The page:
First position of the arms is the most common position to begin an exercise at the barre or combination across the floor. The arms are in a relaxed, oval shape. The elbows are slightly bent, with the fingers curved below the navel. 
Second position the arms should be slightly in front of your shoulders; not directly to the sides and definitely never behind the shoulders. The elbows should never droop towards the hips. Keep the arms lifted and stable.
Fifth position both arms are softly rounded above the head, with fingertips face-width apart. Fingertips should never touch. 

  • There is a choice of a 3/4 or 4/4, this is the teachers choice. It would be advised that the 3/4 is used for girls and the 4/4 for boys as there is a stronger quality to the 4/4 making it more suitable for boys.
  • A port de bras should be smooth and continuos. At this level no other body movement should occur.
  • This is the first time students have executed specific positions of the arms and they will find it hard to keep the curvature of the arms especially when they are continuously moving.
  • When moving the arm move from the shoulder as one unit, keeping the rest of the arm in place.
  • You are looking for a smooth arm line. The arm position should be at its highest point at the shoulder followed by the elbow which is lifted followed by the wrist with the hands running smoothly downwards.
  • The hands shouldn’t be angled but held as a continuation of the arm.
  • With the use of mirrors this is a great way for students to start understanding where their arm positioning should be.
  • Explain that the hands should be face width apart in bras bas, 1st, and 5th position.
  • Bras bas should not touch the legs, elbows out to the side and no dropping backwards. This position should be elongated.
  • The 1st position should be opposite the belly button.
  • In 2nd position students should be able to see their fingers tips in their peripheral vision.
  • 5th position should be slightly in front of the body line and hands face width apart. Failure to keep hands in front of body line will result in the bodyweight being taken backwards and the lower back arching.
  • Even though this is an arm exercise the rest of the body should be in good alignment with feet in a pleasing 1st position, legs pulled upwards, weight out of the heels and upper body erect.


Echappés are introduced in this grade.

The build-up to echappés is:
Sways and gallops in Preparatory.
Balletic warm-up B & Transference of weight in Primary.

  • Students have achieved big jumps and little jumps in Preparatory and these should be revisited before teaching echappés. Refer back to Preparatory teaching notes for extra guidance.
  • The exercise can be taught at the barre to assist with stability and control.
  • When teaching the echappés an up and out action of the legs is necessary. It is crucial that the legs pull upwards in a strong line on the elevation, then separate and land into an acceptable 2nd position.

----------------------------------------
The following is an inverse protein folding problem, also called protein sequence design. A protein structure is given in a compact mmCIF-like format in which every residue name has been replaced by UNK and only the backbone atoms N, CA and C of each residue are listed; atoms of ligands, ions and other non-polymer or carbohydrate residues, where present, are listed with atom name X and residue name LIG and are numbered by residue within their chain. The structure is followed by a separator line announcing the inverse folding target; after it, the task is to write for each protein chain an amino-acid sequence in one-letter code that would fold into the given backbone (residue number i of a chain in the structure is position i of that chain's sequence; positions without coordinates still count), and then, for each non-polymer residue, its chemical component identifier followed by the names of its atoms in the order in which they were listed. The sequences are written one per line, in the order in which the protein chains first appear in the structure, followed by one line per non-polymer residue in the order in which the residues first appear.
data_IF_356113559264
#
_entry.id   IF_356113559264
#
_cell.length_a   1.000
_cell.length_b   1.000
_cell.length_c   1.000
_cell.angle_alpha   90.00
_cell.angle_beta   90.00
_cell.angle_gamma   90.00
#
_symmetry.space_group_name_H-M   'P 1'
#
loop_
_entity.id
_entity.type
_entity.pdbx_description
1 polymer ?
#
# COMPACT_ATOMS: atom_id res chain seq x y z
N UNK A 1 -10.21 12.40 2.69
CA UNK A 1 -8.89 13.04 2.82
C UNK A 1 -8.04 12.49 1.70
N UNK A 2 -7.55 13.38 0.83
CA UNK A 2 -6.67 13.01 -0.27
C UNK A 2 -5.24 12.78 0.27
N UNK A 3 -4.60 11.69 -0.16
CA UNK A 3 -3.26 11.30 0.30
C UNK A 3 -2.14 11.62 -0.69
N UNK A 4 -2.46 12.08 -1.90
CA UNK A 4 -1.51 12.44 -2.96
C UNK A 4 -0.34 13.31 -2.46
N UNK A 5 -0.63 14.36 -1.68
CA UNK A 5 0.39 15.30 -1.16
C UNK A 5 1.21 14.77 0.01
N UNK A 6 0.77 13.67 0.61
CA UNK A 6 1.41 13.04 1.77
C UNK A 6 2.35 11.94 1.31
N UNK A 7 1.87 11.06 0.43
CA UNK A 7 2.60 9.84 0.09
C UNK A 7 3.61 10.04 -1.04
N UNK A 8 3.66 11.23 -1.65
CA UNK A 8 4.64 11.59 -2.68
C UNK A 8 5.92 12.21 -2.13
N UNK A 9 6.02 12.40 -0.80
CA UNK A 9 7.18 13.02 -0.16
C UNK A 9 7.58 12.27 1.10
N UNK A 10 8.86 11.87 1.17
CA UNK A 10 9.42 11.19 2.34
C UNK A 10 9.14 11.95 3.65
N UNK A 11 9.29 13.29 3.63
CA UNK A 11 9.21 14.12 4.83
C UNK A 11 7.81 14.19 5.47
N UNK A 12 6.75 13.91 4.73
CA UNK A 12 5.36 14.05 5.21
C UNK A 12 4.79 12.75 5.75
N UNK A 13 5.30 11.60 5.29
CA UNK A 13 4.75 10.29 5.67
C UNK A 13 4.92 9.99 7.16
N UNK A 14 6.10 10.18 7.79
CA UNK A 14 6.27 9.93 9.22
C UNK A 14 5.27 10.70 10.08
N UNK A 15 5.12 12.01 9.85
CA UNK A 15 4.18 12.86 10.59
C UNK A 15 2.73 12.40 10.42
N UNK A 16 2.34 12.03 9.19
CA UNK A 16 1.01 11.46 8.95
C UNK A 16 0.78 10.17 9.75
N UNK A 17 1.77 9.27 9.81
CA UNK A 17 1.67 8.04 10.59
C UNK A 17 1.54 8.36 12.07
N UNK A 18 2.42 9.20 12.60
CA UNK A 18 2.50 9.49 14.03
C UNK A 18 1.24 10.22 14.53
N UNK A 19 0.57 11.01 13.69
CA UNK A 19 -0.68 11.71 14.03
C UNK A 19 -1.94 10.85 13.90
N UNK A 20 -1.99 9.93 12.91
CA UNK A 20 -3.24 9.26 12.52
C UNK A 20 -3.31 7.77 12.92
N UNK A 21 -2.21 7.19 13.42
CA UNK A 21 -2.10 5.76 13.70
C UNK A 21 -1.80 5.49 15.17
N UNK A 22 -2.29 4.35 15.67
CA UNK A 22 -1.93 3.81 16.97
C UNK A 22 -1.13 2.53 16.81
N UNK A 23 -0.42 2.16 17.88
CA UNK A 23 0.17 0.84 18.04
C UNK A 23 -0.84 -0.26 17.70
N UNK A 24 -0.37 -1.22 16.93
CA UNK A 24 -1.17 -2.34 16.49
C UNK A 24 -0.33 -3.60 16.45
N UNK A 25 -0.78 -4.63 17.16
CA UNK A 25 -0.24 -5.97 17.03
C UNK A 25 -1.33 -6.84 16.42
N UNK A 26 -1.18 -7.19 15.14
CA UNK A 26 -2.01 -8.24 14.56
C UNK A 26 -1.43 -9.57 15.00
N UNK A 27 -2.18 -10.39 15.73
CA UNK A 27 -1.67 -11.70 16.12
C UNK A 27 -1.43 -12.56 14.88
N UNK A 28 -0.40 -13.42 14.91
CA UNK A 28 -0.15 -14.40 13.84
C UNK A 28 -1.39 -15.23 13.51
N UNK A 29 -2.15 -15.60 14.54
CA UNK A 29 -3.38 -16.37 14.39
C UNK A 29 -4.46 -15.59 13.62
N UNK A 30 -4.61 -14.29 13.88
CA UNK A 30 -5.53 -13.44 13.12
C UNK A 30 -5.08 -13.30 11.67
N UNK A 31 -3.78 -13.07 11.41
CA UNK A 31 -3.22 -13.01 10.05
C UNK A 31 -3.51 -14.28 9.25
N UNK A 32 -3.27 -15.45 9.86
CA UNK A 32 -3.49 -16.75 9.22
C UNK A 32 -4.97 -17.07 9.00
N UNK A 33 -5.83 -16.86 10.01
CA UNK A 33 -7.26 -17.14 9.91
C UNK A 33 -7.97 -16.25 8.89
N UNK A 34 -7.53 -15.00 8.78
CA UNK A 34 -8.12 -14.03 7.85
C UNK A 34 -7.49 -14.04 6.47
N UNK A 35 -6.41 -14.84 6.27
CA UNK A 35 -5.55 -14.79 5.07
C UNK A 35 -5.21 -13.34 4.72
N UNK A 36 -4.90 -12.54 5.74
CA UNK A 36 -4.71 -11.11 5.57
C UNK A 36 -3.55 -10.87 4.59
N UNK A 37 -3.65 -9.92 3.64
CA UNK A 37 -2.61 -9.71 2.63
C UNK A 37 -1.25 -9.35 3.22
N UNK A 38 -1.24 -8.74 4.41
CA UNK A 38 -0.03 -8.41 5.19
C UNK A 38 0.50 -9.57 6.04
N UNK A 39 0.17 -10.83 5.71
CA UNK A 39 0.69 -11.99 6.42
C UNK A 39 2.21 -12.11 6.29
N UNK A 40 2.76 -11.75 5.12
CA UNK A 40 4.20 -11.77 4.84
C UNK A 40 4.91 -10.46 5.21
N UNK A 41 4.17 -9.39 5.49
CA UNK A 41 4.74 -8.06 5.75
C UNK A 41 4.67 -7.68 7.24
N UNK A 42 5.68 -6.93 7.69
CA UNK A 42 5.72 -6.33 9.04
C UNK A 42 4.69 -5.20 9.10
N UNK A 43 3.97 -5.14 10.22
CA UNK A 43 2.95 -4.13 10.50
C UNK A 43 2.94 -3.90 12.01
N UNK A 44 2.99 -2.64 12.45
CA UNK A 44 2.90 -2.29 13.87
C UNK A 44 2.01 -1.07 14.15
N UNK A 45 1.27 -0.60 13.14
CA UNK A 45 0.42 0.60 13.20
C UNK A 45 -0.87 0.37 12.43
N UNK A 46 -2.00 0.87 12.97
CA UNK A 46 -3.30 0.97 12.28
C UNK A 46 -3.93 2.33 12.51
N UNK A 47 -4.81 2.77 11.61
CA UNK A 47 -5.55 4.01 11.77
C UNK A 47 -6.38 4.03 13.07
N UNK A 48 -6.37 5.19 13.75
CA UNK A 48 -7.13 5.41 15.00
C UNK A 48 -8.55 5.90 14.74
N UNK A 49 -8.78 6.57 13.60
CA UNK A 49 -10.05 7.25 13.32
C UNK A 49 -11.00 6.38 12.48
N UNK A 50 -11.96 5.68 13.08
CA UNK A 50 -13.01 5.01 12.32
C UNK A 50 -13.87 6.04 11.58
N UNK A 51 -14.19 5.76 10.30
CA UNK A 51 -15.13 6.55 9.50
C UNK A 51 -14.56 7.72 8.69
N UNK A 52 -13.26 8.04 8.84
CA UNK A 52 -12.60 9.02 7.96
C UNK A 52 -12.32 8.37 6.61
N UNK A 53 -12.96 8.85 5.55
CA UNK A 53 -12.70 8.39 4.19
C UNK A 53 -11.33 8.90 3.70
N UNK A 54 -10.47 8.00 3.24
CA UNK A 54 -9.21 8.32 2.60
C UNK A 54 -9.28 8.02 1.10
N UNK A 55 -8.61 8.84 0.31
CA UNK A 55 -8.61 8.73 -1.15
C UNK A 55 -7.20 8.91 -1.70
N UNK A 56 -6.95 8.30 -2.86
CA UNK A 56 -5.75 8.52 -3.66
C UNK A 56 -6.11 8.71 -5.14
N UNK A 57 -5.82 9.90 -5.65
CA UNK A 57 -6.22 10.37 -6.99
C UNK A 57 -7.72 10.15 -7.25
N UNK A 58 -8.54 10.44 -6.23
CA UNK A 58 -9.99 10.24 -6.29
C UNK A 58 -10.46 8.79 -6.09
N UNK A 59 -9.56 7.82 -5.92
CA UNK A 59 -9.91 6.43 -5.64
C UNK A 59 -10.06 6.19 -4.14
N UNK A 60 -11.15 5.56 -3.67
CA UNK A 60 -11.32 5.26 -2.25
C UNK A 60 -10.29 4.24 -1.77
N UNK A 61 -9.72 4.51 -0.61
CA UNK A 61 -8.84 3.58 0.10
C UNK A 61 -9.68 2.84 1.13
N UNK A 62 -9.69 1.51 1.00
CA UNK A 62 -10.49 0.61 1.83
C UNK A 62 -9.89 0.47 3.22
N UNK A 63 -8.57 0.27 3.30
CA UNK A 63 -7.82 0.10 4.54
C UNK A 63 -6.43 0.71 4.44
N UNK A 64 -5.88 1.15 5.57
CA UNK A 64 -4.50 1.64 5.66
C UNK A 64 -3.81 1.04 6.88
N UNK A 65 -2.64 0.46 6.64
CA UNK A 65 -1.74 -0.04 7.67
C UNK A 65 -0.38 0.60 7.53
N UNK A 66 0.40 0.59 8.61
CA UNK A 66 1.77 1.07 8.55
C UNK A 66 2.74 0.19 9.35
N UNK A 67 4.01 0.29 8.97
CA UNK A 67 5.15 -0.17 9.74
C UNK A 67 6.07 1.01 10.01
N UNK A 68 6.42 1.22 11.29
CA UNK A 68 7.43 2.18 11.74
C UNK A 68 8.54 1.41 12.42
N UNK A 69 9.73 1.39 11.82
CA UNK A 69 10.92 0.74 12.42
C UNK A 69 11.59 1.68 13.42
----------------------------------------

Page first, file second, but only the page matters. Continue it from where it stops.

• When landing, the heels must be down with knees over the toes.
  • Upper body maintaining good posture avoiding any dropping forward from the waist.
  • A way of stopping students going too wide on the landing would be to place circular mats on the floor, hip-width apart so that, when they land, their feet land on the mats. This will give them the comprehension of how far apart they should be.
  • A common fault is to lose the turnout on the landing. Encourage the knees over the toes as mentioned above.
  • Encourage progression through the feet to help with good elevation and a padded landing.
  • Remind your students that the height comes from the demi plié and power through the legs.


Spring points and pas de cheval are two new steps to be introduced in this grade.

The build-up to spring points and pas de cheval is:
Step close step and point in Preparatory. This is because of the point on the fondu and leg positioning

Spring points – The weight needs to be off the front foot and in the supporting leg.

  • Spring points can sometimes change into spotty dogs with the weight on both feet and no point.
  • If students struggle to keep the weight out of the toes, do spring heels, it is harder to put weight into the front heel. Practice this until the weight starts going onto the back leg. Once this has been mastered start to reintroduce the toe lead.
  • On landing the spring point, keep the weight out of the supporting leg and distract from sitting in the hip.
  • Place a mat or floor marker down in front of the student and encourage them to place the working foot on the mat with a toe lead, encouraging turnout in the working and supporting leg. Imagine the mat is hot so the foot doesn’t want to stay on the floor for too long.
  • A practice exercise: x3 hop points on one leg then change, reduce this to 2 hop points and change, then to 1 which is now a spring point.
  • A good elevation is required so that the legs can change with ease. The step will become a lot easier to fulfil if there is an elevation in the movement.
  • There should be no upper body rocking sideways this needs to be upright, with the core engaged. There is a tendency to throw the weight either forward or back.
  • There is a lot of technique that is vital to execute this step correctly.

Pas de cheval
The foot action is : from the degagé devant, pull the working foot into the supporting ankle. Pull the foot up the side of the supporting leg to the knee and open out into the fondu position.